- You could run to friend's/relative's house and have them prepare you a nice post-run meal ;-) and then have them drive you home or you could run back
- You can scope out the fine guys running with their shirts off or fine girls running in their sports bra (I once saw my vice president working out in her sports bra at our gym, that was awkward to see so much skin on a co-worker but she did have a nice six-pack...)
I have been running for over twenty years and I do not see enough emphasis here on the psychological benefits of running outdoors. Running outdoors is a great stress reliever, running on a treadmill...not so much.
I've been going to gym for around 4 years, where I sometimes run on a treadmill, but I don't really enjoy it for longer period of time. But about 3 months ago, I started running outdoors every day and I totally love it.
For me the biggest plus is, that I hafe to finish the track I choose. If I feel good, I take a longer track around the park and there's just no way other than running the whole thing. On a treadmill, it's easy to just stop for whatever reason (you might need to go to toilet) and don't get back on again. But when you're 2 miles from home, you still have to get home.
Another great thing are checkpoints. For example you're running and you're getting really tired, so you can say to yourself ok I'm going to run to that tree and then take a little break. It gives you much better motivation when you're running towards something.
Or you might be running up very long stairs and you say 40 more steps, and you can see how you're progressing towards the end. While running on a treadmill, you can only monitor time/distance, which isn't really a good motivator, at least for me it isn't.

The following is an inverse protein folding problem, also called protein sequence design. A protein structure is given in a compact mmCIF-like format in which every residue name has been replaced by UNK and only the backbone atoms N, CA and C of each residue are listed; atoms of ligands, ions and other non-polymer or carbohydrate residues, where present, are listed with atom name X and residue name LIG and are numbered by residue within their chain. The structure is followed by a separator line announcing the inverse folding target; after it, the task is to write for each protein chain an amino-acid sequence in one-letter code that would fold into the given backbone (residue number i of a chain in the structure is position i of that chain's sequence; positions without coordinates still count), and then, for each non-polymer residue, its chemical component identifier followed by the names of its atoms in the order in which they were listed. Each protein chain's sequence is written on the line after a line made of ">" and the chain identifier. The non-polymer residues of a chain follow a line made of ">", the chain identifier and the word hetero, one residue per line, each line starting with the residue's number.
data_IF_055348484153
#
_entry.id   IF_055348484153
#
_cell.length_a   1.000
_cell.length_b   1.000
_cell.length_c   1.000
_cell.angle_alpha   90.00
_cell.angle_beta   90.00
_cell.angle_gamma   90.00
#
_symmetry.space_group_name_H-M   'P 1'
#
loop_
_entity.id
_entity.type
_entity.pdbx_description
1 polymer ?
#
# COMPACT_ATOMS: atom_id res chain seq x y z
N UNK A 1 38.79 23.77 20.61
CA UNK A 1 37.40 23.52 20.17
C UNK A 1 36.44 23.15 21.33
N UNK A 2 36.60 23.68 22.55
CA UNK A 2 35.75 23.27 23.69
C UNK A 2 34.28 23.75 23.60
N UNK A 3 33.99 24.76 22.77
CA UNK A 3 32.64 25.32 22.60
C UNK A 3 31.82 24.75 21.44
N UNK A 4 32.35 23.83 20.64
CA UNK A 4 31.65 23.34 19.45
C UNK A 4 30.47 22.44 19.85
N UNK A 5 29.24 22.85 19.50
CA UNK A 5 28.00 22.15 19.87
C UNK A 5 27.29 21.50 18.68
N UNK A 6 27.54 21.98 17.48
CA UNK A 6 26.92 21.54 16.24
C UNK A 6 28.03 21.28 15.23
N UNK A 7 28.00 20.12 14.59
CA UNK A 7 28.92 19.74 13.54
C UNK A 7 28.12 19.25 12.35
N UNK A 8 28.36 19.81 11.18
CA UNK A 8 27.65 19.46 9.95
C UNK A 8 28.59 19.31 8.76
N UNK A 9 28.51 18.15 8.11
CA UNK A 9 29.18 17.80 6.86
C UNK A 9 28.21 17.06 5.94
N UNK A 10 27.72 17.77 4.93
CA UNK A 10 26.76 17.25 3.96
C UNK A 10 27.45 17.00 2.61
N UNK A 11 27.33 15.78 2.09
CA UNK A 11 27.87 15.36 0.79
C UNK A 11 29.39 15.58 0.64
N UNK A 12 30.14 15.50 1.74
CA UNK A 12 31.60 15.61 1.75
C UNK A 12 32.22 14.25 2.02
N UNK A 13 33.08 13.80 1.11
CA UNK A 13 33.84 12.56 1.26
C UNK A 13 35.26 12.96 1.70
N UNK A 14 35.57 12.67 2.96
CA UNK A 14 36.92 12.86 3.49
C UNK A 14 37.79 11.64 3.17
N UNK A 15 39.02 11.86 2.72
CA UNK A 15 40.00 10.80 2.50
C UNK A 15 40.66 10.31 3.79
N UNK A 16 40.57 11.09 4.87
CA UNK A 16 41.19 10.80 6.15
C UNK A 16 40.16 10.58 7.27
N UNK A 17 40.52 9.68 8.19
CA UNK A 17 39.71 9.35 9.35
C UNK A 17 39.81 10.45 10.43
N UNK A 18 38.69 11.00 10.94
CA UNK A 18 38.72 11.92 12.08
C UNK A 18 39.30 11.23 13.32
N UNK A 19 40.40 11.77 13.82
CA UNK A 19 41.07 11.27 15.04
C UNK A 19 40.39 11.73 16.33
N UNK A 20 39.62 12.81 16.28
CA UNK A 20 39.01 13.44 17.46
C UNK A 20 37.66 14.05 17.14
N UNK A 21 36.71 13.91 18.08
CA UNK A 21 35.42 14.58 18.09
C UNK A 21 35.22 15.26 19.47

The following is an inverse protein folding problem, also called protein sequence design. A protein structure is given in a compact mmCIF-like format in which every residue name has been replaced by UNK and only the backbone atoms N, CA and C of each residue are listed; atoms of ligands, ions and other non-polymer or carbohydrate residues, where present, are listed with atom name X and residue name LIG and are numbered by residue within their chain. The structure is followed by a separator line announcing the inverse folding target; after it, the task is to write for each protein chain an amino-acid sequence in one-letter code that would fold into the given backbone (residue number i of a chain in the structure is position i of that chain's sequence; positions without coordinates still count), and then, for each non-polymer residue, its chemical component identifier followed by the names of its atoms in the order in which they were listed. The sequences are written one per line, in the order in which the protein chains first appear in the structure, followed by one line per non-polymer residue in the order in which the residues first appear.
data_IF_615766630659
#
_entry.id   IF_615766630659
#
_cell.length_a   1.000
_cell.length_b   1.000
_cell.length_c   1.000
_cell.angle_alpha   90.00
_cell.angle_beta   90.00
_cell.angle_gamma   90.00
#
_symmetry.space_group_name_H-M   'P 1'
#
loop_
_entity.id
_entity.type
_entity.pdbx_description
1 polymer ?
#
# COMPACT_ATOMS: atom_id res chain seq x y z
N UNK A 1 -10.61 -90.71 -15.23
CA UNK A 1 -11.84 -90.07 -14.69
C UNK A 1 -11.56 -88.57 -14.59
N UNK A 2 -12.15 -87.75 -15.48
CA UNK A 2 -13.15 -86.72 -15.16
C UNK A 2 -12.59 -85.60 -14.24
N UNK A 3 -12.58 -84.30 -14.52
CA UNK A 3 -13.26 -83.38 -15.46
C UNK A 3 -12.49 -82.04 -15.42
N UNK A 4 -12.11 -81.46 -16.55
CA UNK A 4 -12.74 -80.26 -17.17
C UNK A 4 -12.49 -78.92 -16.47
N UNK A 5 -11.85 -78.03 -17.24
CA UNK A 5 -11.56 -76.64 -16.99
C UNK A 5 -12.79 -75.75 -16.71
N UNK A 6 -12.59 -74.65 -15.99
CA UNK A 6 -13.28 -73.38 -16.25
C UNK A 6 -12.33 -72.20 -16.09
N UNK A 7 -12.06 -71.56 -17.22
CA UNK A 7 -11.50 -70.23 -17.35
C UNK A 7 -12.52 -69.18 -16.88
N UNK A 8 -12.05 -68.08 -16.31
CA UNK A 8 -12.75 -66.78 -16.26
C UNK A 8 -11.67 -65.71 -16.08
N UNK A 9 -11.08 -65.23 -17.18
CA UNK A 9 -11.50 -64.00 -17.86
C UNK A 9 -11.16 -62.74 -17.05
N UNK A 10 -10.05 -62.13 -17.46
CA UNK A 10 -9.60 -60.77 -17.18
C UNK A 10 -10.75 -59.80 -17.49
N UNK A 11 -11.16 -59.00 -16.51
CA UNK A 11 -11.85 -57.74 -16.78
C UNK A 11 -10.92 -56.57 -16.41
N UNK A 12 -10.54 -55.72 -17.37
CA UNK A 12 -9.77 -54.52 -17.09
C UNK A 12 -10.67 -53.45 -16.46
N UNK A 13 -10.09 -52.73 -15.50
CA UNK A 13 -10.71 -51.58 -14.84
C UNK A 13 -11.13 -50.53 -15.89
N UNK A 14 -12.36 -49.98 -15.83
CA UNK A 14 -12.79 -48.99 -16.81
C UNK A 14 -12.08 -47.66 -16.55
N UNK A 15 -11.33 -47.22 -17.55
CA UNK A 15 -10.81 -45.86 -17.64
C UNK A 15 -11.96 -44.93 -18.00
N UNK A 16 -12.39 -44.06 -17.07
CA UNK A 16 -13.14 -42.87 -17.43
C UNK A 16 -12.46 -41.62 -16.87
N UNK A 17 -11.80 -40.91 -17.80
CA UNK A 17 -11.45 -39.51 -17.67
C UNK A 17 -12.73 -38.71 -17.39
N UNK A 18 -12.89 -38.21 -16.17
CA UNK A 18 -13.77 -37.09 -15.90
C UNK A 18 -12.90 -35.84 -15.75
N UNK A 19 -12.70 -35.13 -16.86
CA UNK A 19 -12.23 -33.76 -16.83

Hamstrings. When you're running on a level treadmill, you're essentially hoping up and down on a moving belt.
When running outside, you're also pushing yourself forward (hip extension), which recruits the hamstrings more.
You can overcome this by increasing the incline on the treadmill, but it's still a difference that I didn't see mentioned here.
I do both. I find the treadmill a very nice alternative on days with nasty weather. Also, I tend to use the treadmill for a while if I'm just recovering from an injury. Nothing sucks more than being 5 miles from home/transportation and getting re-injured.
One drawback, for me at least, is that treadmills tend to give you up-to-the-minute distance statistics: 1.2 miles... 1.3 miles.... 1.4 miles... and time statistics: 25:46, 25:47....
There is something about that that completely gets into my head. I can run for 30, 40, 50 minutes outdoors with no problems whatsoever. Have me watch the clock on a treadmill and there's something about it that gets completely inside my head. By the 15 minute mark I'm thinking I'll never make 20 minutes... "You mean I feel like this at the 15 minute mark? How will I ever get 'x' far?"
It's hard not to notice these little incremental changes since the treadmill is designed to prominently display it to you. I would prefer it just flash statistics maybe every 5-10 minutes or so rather than always being present.
Running outside, I have to deliberately check my fitness tracker for a time and/or distance check. Most of the time, I don't even really care. I might look down, especially when running trails or in a place with a lot of scenery, and say, "Wow! It's already been 45 minutes?!"
There's certainly injury-prevention benefits depending on how many miles you are running.
- Having a change of terrain is great for strengthening all the little stabilizing muscles in your feet and legs.
- Varying the surface you run in (variable stimulus to you legs) ensures that you never become complacent and are more resistant to injury.
- There are plenty of accidents that happen in gyms and treadmills. Running at a decent clip while watching Netflix is bound to end in disaster.
Of course, there are counter-arguments for each of these points, and you might be more willing to fall off your treadmill than to be mugged if you take a wrong turn. Ultimately, both training environments have advantages and disadvantages, but I believe the benefits of running outside far outweigh those of running on a treadmill.